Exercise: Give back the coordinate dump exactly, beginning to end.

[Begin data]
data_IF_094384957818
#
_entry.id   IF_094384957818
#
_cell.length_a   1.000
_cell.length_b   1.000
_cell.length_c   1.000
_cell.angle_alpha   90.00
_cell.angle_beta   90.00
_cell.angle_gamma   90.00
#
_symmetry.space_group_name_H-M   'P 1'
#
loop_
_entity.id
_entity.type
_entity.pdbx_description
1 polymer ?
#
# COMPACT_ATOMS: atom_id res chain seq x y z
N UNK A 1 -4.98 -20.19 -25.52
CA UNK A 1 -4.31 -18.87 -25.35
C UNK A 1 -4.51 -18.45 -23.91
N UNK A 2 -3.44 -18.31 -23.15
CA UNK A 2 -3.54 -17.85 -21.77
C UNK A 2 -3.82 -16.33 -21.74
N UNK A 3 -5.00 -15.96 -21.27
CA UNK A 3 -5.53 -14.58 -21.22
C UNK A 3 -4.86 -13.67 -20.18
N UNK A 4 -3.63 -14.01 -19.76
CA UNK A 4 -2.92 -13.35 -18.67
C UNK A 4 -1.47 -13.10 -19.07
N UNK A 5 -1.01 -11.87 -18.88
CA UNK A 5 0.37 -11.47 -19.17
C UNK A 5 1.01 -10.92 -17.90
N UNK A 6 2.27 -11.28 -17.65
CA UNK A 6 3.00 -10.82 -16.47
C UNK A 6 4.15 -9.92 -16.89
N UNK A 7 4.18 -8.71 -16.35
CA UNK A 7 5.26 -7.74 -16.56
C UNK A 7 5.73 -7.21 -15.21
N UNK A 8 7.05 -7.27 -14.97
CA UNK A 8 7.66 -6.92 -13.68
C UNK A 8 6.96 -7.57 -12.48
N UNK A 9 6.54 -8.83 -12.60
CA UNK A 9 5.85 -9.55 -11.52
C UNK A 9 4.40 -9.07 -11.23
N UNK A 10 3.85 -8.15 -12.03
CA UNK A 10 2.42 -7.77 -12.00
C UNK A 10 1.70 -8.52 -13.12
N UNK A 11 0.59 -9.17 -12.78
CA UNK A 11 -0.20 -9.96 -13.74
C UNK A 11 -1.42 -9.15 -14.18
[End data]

data_IF_094384957818
#
_entry.id   IF_094384957818
#
_cell.length_a   1.000
_cell.length_b   1.000
_cell.length_c   1.000
_cell.angle_alpha   90.00
_cell.angle_beta   90.00
_cell.angle_gamma   90.00
#
_symmetry.space_group_name_H-M   'P 1'
#
loop_
_entity.id
_entity.type
_entity.pdbx_description
1 polymer ?
#
# COMPACT_ATOMS: atom_id res chain seq x y z
N UNK A 1 -4.98 -20.19 -25.52
CA UNK A 1 -4.31 -18.87 -25.35
C UNK A 1 -4.51 -18.45 -23.91
N UNK A 2 -3.44 -18.31 -23.15
CA UNK A 2 -3.54 -17.85 -21.77
C UNK A 2 -3.82 -16.33 -21.74
N UNK A 3 -5.00 -15.96 -21.27
CA UNK A 3 -5.53 -14.58 -21.22
C UNK A 3 -4.86 -13.67 -20.18
N UNK A 4 -3.63 -14.01 -19.76
CA UNK A 4 -2.92 -13.35 -18.67
C UNK A 4 -1.47 -13.10 -19.07
N UNK A 5 -1.01 -11.87 -18.88
CA UNK A 5 0.37 -11.47 -19.17
C UNK A 5 1.01 -10.92 -17.90
N UNK A 6 2.27 -11.28 -17.65
CA UNK A 6 3.00 -10.82 -16.47
C UNK A 6 4.15 -9.92 -16.89
N UNK A 7 4.18 -8.71 -16.35
CA UNK A 7 5.26 -7.74 -16.56
C UNK A 7 5.73 -7.21 -15.21
N UNK A 8 7.05 -7.27 -14.97
CA UNK A 8 7.66 -6.92 -13.68
C UNK A 8 6.96 -7.57 -12.48
N UNK A 9 6.54 -8.83 -12.60
CA UNK A 9 5.85 -9.55 -11.52
C UNK A 9 4.40 -9.07 -11.23
N UNK A 10 3.85 -8.15 -12.03
CA UNK A 10 2.42 -7.77 -12.00
C UNK A 10 1.70 -8.52 -13.12
N UNK A 11 0.59 -9.17 -12.78
CA UNK A 11 -0.20 -9.96 -13.74
C UNK A 11 -1.42 -9.15 -14.18